Consuming the transnational family: Indonesian migrant domestic workers to Saudi Arabia

  • Silvey R
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There is heated debate in contemporary Indonesia about the rights and regulation of transnational women migrants, specifically about the 'costs to families' of women working overseas, but little attention has been given to women migrants' own views of family or women's own motivations for migration. In this article, which is based on field work in a migrant-sending community in West Java, I focus on migrant women's narratives of transnational migration and employment as domestic workers in Saudi Arabia. I contribute to the literature on gender and transnational migration by exploring migrants' consumption desires and practices as reflective not only of commoditized exchange but also of affect and sentiment. In addition, I show in detail how religion and class inflect low-income women's narrations of morally appropriate mothering practices. In conclusion, I suggest that interpreting these debates from the ground up can contribute towards understanding the larger struggles animating the Indonesian state's contemporary relationships with women and Islam. Since at least the early colonial period Indonesian women have migrated from rural areas to work as domestic servants in urban households, but only since 1970 have they migrated overseas in large numbers to find employment in that sector (Krisnawaty et al. 2003: 3). With the globalization of Indonesian women's migration, migrant women's rights, morals and protection have emerged as focal points of national public debate and institutional activity. Specifically, since the 1990s growing numbers of non-governmental organizations (NGOs) in Indonesia have begun to focus on women's issues (Robinson and Bessell 2002) and migrants' rights (Abdul Rahman 2004; and Gurowitz 2000 on Malaysia). In addition, in 2002 the Indonesian government began to develop new monitoring, policy and support initiatives geared towards improving the protections available to migrant women abroad. 1 Most recently, the International Labour Organization has spearheaded a major new research and public information campaign focused on domestic workers in Southeast Asia. 2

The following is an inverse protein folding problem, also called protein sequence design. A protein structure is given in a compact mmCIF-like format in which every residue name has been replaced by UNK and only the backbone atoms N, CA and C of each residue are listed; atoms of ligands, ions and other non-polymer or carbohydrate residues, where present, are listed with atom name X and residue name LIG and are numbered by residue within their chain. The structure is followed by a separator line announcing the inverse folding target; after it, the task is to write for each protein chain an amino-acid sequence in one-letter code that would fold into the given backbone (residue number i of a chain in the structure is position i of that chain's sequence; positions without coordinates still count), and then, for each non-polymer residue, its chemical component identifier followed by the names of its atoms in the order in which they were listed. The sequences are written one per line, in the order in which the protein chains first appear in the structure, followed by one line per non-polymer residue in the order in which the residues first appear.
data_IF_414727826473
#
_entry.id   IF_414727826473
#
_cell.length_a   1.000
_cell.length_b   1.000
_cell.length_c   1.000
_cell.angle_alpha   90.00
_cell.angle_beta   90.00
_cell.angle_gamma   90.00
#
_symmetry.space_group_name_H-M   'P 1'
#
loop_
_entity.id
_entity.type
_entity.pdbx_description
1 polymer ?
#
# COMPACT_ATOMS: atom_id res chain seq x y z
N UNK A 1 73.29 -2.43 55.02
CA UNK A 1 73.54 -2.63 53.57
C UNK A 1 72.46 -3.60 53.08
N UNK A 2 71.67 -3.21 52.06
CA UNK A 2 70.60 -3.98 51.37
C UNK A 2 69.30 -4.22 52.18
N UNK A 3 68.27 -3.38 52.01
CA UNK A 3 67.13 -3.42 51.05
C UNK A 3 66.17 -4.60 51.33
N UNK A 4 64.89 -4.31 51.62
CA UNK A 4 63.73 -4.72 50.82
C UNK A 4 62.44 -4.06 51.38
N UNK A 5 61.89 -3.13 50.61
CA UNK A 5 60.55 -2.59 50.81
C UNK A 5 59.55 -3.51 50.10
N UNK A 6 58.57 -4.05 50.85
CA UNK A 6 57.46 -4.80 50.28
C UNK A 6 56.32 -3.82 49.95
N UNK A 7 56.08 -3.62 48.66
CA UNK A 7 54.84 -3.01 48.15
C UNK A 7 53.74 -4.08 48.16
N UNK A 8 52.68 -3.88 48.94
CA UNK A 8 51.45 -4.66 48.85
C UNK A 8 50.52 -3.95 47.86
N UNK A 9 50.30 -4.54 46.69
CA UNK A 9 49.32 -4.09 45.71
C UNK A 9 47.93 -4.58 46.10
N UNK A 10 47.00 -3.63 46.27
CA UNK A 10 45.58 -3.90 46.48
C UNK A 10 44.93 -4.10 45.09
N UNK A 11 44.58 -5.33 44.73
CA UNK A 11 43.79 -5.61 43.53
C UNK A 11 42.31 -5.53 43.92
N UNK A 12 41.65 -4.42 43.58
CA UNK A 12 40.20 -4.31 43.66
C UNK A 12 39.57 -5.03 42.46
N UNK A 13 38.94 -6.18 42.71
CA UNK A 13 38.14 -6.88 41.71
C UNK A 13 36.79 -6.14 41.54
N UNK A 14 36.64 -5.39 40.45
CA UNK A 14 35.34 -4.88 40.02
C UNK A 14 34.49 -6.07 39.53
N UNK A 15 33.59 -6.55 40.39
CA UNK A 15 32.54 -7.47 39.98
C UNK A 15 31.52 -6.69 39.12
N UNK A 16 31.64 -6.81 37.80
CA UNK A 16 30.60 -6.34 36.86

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  • Rachel Silvey

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